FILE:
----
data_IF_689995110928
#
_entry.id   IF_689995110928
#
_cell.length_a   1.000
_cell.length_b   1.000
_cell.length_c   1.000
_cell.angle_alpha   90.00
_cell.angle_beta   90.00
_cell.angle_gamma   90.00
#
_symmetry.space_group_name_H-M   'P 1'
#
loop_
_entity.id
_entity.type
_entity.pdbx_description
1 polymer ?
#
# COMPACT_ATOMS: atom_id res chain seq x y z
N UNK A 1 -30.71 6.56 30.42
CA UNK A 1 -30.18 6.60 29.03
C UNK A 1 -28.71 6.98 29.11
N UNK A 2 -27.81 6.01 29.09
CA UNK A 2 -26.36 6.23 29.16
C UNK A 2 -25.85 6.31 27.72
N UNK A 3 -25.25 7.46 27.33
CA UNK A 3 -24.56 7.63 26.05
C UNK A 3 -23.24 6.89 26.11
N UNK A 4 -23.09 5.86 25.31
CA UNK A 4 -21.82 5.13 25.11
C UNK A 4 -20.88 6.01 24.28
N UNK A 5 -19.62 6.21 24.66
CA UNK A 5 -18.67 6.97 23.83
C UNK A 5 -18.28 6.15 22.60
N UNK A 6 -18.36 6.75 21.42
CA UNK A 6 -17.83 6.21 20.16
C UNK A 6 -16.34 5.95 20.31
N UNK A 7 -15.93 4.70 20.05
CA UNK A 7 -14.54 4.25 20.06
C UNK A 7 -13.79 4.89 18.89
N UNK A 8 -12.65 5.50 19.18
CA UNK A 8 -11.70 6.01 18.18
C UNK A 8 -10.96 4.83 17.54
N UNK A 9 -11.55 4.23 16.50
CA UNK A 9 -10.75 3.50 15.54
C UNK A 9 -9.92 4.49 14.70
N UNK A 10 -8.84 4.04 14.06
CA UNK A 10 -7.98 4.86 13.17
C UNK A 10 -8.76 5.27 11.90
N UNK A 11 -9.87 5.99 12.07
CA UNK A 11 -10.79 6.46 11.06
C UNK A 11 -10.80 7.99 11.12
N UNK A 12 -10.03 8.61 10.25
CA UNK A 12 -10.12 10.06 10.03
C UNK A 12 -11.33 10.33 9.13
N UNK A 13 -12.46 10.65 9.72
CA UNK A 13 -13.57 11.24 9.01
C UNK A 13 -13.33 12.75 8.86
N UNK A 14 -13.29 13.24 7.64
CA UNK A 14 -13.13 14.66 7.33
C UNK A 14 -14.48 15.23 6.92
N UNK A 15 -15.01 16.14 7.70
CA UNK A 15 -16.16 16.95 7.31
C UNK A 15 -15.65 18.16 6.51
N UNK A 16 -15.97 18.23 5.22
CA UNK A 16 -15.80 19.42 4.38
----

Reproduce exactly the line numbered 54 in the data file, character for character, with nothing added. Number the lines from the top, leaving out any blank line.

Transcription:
N UNK A 12 -10.03 8.61 10.25